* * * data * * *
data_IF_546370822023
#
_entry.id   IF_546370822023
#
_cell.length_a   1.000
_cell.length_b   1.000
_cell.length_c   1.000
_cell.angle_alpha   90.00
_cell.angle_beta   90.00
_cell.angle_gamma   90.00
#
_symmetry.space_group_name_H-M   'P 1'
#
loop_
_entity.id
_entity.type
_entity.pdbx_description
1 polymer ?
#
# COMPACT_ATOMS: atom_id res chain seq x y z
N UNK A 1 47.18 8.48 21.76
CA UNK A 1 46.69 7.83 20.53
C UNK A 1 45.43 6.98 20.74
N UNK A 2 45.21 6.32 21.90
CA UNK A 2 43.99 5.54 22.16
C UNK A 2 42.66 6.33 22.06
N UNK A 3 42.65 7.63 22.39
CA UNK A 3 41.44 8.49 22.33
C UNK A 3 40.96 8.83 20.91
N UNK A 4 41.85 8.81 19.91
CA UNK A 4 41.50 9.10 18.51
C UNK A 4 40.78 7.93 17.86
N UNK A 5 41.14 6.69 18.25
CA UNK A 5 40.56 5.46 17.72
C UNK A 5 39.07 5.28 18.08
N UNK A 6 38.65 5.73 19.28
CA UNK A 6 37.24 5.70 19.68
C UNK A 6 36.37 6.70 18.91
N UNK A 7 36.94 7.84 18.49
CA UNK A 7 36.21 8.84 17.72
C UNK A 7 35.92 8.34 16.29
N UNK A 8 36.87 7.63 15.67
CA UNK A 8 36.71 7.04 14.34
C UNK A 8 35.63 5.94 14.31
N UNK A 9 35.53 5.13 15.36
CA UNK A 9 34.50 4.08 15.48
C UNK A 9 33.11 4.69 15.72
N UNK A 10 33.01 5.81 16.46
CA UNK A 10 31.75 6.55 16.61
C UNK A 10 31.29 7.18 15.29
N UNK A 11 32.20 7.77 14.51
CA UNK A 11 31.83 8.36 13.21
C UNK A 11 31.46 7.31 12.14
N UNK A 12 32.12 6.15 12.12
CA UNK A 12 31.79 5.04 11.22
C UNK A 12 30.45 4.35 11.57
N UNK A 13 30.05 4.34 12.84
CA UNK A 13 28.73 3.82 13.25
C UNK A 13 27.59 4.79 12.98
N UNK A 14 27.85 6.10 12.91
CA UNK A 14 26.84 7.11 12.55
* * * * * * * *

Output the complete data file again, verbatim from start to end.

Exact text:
data_IF_546370822023
#
_entry.id   IF_546370822023
#
_cell.length_a   1.000
_cell.length_b   1.000
_cell.length_c   1.000
_cell.angle_alpha   90.00
_cell.angle_beta   90.00
_cell.angle_gamma   90.00
#
_symmetry.space_group_name_H-M   'P 1'
#
loop_
_entity.id
_entity.type
_entity.pdbx_description
1 polymer ?
#
# COMPACT_ATOMS: atom_id res chain seq x y z
N UNK A 1 47.18 8.48 21.76
CA UNK A 1 46.69 7.83 20.53
C UNK A 1 45.43 6.98 20.74
N UNK A 2 45.21 6.32 21.90
CA UNK A 2 43.99 5.54 22.16
C UNK A 2 42.66 6.33 22.06
N UNK A 3 42.65 7.63 22.39
CA UNK A 3 41.44 8.49 22.33
C UNK A 3 40.96 8.83 20.91
N UNK A 4 41.85 8.81 19.91
CA UNK A 4 41.50 9.10 18.51
C UNK A 4 40.78 7.93 17.86
N UNK A 5 41.14 6.69 18.25
CA UNK A 5 40.56 5.46 17.72
C UNK A 5 39.07 5.28 18.08
N UNK A 6 38.65 5.73 19.28
CA UNK A 6 37.24 5.70 19.68
C UNK A 6 36.37 6.70 18.91
N UNK A 7 36.94 7.84 18.49
CA UNK A 7 36.21 8.84 17.72
C UNK A 7 35.92 8.34 16.29
N UNK A 8 36.87 7.63 15.67
CA UNK A 8 36.71 7.04 14.34
C UNK A 8 35.63 5.94 14.31
N UNK A 9 35.53 5.13 15.36
CA UNK A 9 34.50 4.08 15.48
C UNK A 9 33.11 4.69 15.72
N UNK A 10 33.01 5.81 16.46
CA UNK A 10 31.75 6.55 16.61
C UNK A 10 31.29 7.18 15.29
N UNK A 11 32.20 7.77 14.51
CA UNK A 11 31.83 8.36 13.21
C UNK A 11 31.46 7.31 12.14
N UNK A 12 32.12 6.15 12.12
CA UNK A 12 31.79 5.04 11.22
C UNK A 12 30.45 4.35 11.57
N UNK A 13 30.05 4.34 12.84
CA UNK A 13 28.73 3.82 13.25
C UNK A 13 27.59 4.79 12.98
N UNK A 14 27.85 6.10 12.91
CA UNK A 14 26.84 7.11 12.55